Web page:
After the counters had been templated, cut and were ready for installation, the crew came and took out the old, ugly stuff. I did a happy dance! 

Old counters GONE!
They made fast work of getting the countertops installed and putting my new sink in. That faucet is pretty awesome too. The spray nozzle can toggle on and off and just slides right out of the neck.
This makes me so happy!
The next day the tile guys showed up and started the subway tile backsplash. It was tedious work and they had to make several trips to the house: mortar dry time, grout and finally a seal on the whole thing. 
Woohoo! What a difference with the counters, backsplash and white sink too! At this point we still needed the grout/seal and electrical covers.

Just look at how much brighter it is. I love the way the light bounces off the subway tiles.

I think I may have forgotten to mention in this whole process--that ugly light over the former owner's dining table was one of the first things to go. Before we had our table there, I can't tell you how many people nearly ran into it.  

I'm working on a final post so you can see the real finished kitchen. (Maybe soon I can post more with the wood floors too).


Monday, February 18, 2013

Spring is just around the corner...

That means I'm thinking about my second year of gardening. (I think the topic fits in the scope of this blog, right? I mean, it adds to the beauty of our backyard landscape and impacts my style of cooking. Is that a stretch? I guess I don't care. I'm going to continue writing about the garden...)

When we moved into this house last winter, I was so excited about the garden that was already set up out back. They had a long plot of dirt, a few barrels and a drip watering system. My inner hippie was jumping for joy!

I consulted lots of friends who garden here in Denver to get some pointers, I checked the internet and basically just winged it. I think I did pretty well for just throwing my hat in the ring. I sure did learn a lot along the way and have plans for bigger and better this year.

You can see the garden plot in the section on the right. The barrels held the herbs. (Seriously, I can't wait for this yard to come alive again. It is so beautiful!)

Last year we had zucchini, butter lettuce, spinach, tomatoes, green onions, two green peppers, one jalapeno, one strawberry, parsley, mint and basil. That may sound sort of lame, but I was seriously thrilled. It was my first try, people! I was surprised I had anything!!

One of the first harvests. I made a zucchini gratin with a salad. Amazing how much better food tastes fresh from your backyard!

I think I may look into getting some large troughs to put in the garden, so things are up off the ground and I can control the soil better. Here's what I'm going to do this year:

  • One regular tomato plant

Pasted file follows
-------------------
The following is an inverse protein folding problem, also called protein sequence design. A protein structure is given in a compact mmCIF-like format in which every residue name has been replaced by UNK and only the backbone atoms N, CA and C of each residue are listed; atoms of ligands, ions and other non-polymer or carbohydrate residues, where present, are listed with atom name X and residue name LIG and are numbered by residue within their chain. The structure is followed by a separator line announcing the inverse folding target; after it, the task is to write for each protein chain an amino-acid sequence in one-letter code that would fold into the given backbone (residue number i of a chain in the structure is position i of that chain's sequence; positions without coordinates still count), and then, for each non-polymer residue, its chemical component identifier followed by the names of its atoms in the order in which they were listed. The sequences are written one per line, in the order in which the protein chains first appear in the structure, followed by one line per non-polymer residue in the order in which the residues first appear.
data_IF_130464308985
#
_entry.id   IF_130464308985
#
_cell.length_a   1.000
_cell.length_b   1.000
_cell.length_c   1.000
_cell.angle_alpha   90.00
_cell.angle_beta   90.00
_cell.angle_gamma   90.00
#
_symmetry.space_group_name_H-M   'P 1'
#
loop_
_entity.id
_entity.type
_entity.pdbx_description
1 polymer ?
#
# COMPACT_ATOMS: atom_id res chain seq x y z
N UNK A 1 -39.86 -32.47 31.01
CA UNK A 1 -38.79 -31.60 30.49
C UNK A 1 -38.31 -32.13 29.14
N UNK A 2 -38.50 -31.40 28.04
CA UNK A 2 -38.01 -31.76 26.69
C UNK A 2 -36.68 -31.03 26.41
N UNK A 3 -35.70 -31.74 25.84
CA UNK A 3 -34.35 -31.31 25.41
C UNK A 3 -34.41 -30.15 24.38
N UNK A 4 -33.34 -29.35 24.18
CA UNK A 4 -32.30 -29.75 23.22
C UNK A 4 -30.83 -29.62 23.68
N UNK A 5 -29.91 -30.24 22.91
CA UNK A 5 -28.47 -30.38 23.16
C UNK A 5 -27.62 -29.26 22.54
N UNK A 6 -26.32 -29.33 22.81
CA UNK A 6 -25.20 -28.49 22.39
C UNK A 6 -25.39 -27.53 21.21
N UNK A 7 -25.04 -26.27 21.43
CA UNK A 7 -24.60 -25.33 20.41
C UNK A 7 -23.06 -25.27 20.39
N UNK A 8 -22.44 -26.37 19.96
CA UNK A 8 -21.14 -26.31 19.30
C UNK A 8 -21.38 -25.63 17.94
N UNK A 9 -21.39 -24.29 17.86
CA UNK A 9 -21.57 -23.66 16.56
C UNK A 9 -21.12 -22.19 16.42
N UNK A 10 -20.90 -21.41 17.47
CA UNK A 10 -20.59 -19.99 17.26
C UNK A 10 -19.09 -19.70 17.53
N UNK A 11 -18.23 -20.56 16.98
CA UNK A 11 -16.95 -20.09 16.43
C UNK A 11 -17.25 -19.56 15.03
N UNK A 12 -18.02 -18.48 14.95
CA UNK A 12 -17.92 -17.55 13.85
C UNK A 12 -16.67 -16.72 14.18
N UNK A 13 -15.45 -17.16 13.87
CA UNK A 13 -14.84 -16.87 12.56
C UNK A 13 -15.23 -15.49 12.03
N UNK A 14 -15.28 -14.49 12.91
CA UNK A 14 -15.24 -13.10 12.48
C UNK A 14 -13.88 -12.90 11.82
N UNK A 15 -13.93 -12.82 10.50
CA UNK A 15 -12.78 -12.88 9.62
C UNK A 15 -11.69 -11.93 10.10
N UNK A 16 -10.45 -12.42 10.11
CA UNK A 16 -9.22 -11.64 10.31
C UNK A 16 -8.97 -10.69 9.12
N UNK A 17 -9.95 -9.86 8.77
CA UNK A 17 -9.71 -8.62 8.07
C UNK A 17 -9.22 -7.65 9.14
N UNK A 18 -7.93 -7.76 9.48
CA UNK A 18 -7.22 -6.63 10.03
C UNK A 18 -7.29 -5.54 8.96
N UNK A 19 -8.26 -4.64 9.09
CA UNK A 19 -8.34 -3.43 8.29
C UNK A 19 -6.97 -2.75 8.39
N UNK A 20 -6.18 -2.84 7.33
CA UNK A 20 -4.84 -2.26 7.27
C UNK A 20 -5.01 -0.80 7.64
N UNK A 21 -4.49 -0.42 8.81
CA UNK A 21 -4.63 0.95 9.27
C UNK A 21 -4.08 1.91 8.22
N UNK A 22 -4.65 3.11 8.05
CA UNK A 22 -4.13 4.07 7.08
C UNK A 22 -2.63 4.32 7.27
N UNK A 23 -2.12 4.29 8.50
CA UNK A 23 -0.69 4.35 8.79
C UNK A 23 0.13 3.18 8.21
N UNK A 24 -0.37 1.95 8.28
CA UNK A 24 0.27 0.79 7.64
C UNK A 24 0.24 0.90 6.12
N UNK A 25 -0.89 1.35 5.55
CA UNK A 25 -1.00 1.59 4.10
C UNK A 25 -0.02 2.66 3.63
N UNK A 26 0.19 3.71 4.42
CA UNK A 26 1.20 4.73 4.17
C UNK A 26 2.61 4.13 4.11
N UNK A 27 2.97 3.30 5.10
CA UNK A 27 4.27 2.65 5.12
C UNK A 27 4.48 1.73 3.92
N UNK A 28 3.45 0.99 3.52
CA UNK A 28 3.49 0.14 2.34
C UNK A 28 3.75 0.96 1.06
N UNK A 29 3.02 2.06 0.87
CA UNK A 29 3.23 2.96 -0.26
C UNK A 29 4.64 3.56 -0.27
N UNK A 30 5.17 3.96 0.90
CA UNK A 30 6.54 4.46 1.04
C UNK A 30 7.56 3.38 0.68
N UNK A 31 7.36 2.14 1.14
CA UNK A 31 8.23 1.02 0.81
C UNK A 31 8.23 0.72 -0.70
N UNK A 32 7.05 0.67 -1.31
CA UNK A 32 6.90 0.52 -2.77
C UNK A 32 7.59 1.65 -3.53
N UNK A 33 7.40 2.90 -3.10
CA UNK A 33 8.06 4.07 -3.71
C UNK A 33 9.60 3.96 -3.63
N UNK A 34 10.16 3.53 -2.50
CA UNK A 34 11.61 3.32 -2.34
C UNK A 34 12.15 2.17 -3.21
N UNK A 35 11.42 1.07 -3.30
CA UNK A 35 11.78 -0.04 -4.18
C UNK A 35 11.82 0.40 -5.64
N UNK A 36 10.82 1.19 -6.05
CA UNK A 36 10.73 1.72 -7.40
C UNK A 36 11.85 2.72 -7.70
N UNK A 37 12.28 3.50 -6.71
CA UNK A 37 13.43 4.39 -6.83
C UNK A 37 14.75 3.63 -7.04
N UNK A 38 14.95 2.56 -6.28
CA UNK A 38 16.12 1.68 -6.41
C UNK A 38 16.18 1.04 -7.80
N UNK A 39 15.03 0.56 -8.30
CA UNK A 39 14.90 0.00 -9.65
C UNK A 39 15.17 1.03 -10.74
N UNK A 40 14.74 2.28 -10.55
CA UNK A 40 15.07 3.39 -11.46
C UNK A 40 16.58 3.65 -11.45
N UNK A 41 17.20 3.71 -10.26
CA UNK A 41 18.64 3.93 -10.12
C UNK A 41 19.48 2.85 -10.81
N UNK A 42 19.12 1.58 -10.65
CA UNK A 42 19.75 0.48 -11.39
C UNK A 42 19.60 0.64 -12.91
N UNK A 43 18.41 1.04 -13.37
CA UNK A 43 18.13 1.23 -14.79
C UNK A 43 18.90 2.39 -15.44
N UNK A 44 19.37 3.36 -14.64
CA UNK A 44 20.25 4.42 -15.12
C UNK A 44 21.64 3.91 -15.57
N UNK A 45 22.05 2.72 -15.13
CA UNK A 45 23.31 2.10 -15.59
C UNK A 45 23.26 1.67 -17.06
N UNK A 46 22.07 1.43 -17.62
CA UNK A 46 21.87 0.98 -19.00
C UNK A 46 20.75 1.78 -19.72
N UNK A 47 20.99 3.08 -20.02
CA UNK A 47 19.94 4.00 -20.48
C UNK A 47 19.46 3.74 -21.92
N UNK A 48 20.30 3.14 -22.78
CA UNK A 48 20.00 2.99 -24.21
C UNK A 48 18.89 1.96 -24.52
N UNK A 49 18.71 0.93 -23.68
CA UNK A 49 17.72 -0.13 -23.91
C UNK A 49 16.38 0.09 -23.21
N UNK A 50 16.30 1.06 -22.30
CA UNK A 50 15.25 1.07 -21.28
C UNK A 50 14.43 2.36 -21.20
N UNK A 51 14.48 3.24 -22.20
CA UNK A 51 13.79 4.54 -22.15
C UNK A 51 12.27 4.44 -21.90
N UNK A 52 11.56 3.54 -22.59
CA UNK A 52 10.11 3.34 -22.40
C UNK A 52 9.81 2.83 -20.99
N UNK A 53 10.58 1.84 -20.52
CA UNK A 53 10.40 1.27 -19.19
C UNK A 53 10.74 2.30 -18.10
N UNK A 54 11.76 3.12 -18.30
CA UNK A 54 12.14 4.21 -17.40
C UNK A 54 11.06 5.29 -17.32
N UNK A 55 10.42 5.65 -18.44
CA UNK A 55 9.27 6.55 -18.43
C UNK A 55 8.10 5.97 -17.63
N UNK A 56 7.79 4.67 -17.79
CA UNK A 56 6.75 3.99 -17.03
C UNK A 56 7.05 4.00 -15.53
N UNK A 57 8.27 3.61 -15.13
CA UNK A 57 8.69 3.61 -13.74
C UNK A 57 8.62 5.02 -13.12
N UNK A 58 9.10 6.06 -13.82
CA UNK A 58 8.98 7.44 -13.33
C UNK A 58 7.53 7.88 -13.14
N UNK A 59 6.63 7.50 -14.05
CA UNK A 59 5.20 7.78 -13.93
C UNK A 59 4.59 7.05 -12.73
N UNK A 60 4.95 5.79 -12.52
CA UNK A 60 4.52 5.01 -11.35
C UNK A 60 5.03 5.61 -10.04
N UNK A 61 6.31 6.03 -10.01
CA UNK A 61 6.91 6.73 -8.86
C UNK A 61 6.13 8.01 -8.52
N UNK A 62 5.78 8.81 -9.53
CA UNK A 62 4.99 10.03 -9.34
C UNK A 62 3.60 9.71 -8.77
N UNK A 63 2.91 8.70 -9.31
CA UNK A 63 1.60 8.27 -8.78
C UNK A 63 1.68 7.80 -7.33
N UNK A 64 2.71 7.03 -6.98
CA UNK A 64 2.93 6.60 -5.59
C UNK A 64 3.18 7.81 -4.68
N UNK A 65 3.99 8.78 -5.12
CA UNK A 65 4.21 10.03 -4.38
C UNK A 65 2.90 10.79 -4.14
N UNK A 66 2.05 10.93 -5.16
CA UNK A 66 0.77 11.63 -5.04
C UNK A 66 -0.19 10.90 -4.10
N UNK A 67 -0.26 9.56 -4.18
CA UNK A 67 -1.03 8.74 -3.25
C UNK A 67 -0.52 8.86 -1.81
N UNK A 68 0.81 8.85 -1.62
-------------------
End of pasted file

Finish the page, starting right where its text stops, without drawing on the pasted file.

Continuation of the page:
• One grape tomato plant
  • One heirloom tomato plant
  • One zucchini plant
  • One yellow squash plant
  • One cucumber plant
  • One row of green onions
  • One sweet pepper plant
  • One green pepper plant
  • Butter lettuce (staggered planting)
  • Spinach (staggered planting)
  • Cilantro, basil, thyme, parsley, mint (all in barrels up closer to the house)
  • The blog,, has been inspirational to me this month. Look at all she's doing with her backyard space! Because of her, I may just try out some kale and beans too!
    Visit and be prepared to kill about three hours.

    I've also put a bug in my dad's ear that I think he should help me build a trellis for the tomato plants. Last year I had some fall over from weight.

    Are you starting to think about your garden? What plans do you have this year? If you live in Colorado, what plants have done well for you?


    Wednesday, February 13, 2013

    One Year Ago (I Thought I'd Never Be Done Painting)

    One year ago, we had just closed on our house and thus started the transformation. Mom came up the day we closed and spent the next week helping with the giant task of painting.

    We started in the kitchen because it was the room I disliked the most. Here are some of the best (and yet worst) before pictures.
    This was taken during our final walk through, so some of the previous owner's furniture was still there.
    The backsplash had this awesome country motif on random tiles.
    I think the original owner's may have been vampires. They had black out drapes, blinds and shutters on every window. (I'm only kidding about them being vampires)

    The plan was to paint the cabinets white to lighten up the space. Based on the recommendation of one of my co-workers, we used Rustoleum Cabinet Transformations in Pure White. The product comes with a glaze, but we didn't use any because I didn't really want the cabinets to look aged.

    So here's the point of my post (really). This was my life for about a week... 
    The first thing to go was the country tile backsplash. Mom looks very excited to start the "demo."
    Then we took all the doors and drawers to the basement. At this point we also cleaned the inside of the cabinets. Some sticky stuff is still a mystery to this day.
    The basement served as a great place for the painting since it was cold outside.
    You can get a small glimpse of our retro bar too.
    Because we were desperate to see some color and progress, we painted the inside of this cabinet one evening.
    Paint, dry, flip, paint, dry. Repeat three times. (UGH)

    Here you can see we're getting closer. Porter just crashed in the middle of the floor for days.

    And just because I can't forget another happy change during that same time frame...the ceilings were all scraped, re-textured and painted!